“Where’s the Journal now?”

“I stashed it in a different self-storage place. I didn’t want to carry it on me in case I got caught but decided to keep it separate from the other stuff, just in case. Anyway, while I first thought the journal was meaningless, Frieda had this crate of documents she’d put together from stuff she’d found digging through the stacks of documents Fredrick had brought home before he died. Knowing what I know now, I’m betting it was carting all those documents home that got him killed. I’m pretty sure had he not done that, the family would have just put him out to pasture to retire. I can’t back it up, but I’m betting that’s when they decided to have him killed.”

“Thinking about that, how did they have him killed?”

“No idea. The family signed off on his cremation after the autopsy, without Frieda’s consent. Apparently, they’d gotten Fredrick to sign over power of attorney to the trust’s lawyers, and had someone at the trust assigned to handle the probate. That was all done only a few weeks before he died, which can’t be a coincidence.”

“So all we have are the medical examiner’s notes on the autopsy, which could be suspect.”

“Maybe, but I didn’t catch any whiff of the M.E. being dirty. I’m not even sure they would have had to go that far. Someone in Fredrick’s condition, anyone doing the autopsy, wouldn’t have looked that hard. From the expert we had look at the report, the post mortem x-rays do show a burst aneurysm right where the M.E. said it was. For my money, I’m betting they gave him something to cause it, and no one thought to look any harder since they saw what they expected to see.”

“Okay, back to the documents Frieda found. What was on them?”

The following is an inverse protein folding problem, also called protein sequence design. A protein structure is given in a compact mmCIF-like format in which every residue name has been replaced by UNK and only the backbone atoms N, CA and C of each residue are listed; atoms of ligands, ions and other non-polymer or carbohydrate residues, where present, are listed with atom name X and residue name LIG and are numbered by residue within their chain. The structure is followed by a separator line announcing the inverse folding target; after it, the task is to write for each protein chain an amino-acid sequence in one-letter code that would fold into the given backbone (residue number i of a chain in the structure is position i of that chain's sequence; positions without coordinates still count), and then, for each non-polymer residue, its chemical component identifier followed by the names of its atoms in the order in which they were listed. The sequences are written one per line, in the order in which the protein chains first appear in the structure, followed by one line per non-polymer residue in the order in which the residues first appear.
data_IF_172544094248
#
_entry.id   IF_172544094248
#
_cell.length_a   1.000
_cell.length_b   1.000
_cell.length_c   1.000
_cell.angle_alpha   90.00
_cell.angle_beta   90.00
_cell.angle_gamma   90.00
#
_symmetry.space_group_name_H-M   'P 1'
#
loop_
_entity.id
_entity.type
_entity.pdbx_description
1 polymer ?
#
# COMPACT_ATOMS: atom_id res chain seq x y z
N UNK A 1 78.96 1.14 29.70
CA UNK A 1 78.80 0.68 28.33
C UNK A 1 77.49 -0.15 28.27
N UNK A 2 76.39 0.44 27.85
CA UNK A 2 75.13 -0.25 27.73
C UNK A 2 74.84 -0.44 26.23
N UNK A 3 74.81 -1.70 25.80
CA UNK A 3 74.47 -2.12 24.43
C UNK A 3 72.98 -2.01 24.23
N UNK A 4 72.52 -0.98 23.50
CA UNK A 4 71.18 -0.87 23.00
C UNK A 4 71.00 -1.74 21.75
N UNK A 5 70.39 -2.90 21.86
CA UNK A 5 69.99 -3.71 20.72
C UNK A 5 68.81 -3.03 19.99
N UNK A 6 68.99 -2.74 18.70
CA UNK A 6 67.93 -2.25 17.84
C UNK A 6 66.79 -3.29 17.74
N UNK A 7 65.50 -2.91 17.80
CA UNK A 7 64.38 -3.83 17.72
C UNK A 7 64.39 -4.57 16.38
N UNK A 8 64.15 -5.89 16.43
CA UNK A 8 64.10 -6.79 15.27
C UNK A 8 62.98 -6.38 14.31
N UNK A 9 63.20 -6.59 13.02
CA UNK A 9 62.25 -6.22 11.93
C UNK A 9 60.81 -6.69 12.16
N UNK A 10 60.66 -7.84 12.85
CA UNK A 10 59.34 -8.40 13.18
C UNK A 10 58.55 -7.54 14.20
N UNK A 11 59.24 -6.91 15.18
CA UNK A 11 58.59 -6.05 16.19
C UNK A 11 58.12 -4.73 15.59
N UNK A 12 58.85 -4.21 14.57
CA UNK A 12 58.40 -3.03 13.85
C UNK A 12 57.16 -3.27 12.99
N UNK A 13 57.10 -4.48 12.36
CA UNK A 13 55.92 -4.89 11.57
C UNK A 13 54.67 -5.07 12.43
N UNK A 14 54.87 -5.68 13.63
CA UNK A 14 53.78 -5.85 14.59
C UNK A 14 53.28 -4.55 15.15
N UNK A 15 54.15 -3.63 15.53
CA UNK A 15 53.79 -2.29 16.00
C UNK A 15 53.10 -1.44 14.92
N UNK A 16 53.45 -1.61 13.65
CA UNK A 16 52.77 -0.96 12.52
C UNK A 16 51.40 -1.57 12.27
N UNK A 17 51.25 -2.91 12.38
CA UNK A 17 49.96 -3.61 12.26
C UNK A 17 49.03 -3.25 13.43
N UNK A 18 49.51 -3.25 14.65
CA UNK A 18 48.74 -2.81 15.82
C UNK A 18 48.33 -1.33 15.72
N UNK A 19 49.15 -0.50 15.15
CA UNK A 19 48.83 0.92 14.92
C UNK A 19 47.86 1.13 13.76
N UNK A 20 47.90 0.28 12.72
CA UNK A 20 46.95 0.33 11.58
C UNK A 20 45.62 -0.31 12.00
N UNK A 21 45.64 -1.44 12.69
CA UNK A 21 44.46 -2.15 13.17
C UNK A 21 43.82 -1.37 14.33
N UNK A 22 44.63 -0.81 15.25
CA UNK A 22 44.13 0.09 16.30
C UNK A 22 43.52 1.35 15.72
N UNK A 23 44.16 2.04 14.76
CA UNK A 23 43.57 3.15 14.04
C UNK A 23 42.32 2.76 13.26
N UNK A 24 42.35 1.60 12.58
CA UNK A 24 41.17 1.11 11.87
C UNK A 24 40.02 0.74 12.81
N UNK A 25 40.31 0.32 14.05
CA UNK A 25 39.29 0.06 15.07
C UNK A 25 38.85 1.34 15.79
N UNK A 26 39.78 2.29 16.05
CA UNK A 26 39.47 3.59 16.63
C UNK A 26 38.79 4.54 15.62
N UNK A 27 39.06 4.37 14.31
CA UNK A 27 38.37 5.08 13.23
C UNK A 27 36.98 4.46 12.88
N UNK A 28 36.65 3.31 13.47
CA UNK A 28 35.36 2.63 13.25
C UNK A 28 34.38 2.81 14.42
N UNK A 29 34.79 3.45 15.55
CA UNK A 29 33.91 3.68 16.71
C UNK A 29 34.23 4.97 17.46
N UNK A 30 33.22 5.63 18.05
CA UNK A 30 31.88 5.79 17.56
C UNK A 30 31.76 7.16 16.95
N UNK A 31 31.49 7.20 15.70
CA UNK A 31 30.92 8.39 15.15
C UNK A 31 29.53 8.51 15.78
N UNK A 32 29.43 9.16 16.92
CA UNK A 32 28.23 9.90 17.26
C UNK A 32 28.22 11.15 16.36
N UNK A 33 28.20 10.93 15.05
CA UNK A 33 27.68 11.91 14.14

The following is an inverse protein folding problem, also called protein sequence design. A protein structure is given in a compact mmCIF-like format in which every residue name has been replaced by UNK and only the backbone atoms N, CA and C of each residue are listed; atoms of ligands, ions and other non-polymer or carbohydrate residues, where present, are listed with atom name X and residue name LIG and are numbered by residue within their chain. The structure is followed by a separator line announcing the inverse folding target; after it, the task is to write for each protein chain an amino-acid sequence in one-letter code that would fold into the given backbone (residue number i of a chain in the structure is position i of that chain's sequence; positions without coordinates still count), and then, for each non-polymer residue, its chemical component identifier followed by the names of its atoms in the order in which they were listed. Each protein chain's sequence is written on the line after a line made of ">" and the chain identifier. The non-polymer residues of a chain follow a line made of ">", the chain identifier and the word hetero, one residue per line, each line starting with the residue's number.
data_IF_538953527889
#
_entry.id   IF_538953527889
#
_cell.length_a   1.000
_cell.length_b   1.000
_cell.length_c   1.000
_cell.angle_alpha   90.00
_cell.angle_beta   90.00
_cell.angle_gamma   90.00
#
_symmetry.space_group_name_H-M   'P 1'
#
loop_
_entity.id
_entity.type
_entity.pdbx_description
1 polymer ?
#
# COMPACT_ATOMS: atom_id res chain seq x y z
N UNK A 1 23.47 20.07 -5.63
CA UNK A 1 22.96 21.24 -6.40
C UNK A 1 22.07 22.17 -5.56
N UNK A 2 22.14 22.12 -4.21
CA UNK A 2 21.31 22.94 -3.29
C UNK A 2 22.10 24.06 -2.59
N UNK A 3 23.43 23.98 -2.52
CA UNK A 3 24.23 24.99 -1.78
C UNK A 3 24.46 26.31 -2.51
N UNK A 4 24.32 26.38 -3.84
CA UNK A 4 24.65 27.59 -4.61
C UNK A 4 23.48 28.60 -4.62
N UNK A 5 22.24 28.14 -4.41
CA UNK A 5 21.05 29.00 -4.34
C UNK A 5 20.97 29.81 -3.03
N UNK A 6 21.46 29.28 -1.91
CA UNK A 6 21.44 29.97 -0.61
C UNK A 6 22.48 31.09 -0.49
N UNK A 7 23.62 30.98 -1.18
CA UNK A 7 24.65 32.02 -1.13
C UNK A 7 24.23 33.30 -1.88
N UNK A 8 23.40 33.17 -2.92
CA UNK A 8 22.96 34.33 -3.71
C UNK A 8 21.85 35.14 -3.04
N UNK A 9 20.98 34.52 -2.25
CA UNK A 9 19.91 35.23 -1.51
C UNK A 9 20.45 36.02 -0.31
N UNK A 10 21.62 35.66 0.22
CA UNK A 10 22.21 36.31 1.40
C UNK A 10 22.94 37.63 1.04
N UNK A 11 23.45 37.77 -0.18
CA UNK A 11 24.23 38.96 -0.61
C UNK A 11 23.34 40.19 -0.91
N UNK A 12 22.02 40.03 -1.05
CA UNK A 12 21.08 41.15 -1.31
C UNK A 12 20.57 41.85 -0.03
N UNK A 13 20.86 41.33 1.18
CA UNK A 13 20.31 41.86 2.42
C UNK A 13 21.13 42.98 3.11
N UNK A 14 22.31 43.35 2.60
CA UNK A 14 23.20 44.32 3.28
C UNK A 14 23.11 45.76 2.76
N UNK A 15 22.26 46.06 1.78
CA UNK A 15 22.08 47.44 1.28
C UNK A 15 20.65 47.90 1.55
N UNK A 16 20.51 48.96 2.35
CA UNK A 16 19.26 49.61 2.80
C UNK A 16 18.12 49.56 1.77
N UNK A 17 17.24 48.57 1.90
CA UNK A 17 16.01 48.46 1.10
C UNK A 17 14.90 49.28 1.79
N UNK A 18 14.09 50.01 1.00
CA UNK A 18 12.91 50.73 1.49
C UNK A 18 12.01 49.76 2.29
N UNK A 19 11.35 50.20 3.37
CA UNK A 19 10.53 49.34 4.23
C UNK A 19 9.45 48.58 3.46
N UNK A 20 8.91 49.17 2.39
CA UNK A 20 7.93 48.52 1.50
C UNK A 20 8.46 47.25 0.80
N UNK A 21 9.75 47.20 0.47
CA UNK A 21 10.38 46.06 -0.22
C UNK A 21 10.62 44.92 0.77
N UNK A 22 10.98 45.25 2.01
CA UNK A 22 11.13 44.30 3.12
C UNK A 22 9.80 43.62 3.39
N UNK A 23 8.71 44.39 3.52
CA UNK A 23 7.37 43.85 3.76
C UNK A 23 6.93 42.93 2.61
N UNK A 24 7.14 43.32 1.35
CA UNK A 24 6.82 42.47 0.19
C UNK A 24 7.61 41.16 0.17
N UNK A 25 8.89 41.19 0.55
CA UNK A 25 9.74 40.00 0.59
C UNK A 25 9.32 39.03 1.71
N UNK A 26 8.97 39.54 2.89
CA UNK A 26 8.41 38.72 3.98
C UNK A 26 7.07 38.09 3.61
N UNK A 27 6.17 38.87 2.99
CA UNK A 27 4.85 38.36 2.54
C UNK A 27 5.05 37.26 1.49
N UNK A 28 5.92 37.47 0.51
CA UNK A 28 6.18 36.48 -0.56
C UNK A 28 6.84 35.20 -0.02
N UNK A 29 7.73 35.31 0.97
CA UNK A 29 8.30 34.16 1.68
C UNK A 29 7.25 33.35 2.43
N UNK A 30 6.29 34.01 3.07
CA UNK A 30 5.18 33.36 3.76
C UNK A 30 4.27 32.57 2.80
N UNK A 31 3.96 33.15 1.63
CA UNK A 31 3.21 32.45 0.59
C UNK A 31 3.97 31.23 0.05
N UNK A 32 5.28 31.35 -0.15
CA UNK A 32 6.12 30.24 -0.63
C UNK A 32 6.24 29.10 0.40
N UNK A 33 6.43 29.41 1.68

“A lot of payment records, some internal memos, legal motions, that kind of thing. Each on its own wouldn’t be notable, but when put with Fredrick’s journal, it’s not hard to see the pattern. I didn’t have the resources to really follow up on them, but what I did track down wasn’t hard to make out as dubious activities on the trust’s part at best.”

“Shit.”

“What?”

“I found the invoice you stashed listing the storage locker and went there with Graf. Some guys jumped us, and Graf was hit accidentally. Afterward, Graf said they had to take the documents back to the station to catalog. He’d just been shot by the people trying to kill us, and there’d been no indication that Graf was dirty, so I didn’t think anything of it. Hell, Joe Solomon was the one who introduced Graf to me. He eventually let me go through the documents, and for the life of me, I couldn’t figure out why you’d stashed that crate. Of course, in hindsight, it seems pretty obvious Graf destroyed anything incriminating before he let me see it.”

“Shit. Without that, nothing in the journal helps us. We can only get out of this if we prove Graf is dirty, and I didn’t kill Frieda. Without those documents as corroboration, I don’t have anything to prove that now.”

“Yeah. Sorry.”

“Don’t be. I thought he was clean too, and someone had just played him for a fool. I looked into him before coming out to talk to him, and nothing stood out to suggest he was dirty, beyond the weird warrant.”

“Still, it kind of screws us.”

“Yeah.”

“So...”

“Yeah. Once I got the documents, I was convinced enough that maybe someone had Fredrick killed and started running down the documents to try and build up a picture of what was going on. I was heading back to ask Frieda some questions about one of those leads when I found her. Her neck was...”

“Yeah, I saw her. So you had the journal and the documents. That wasn’t enough?”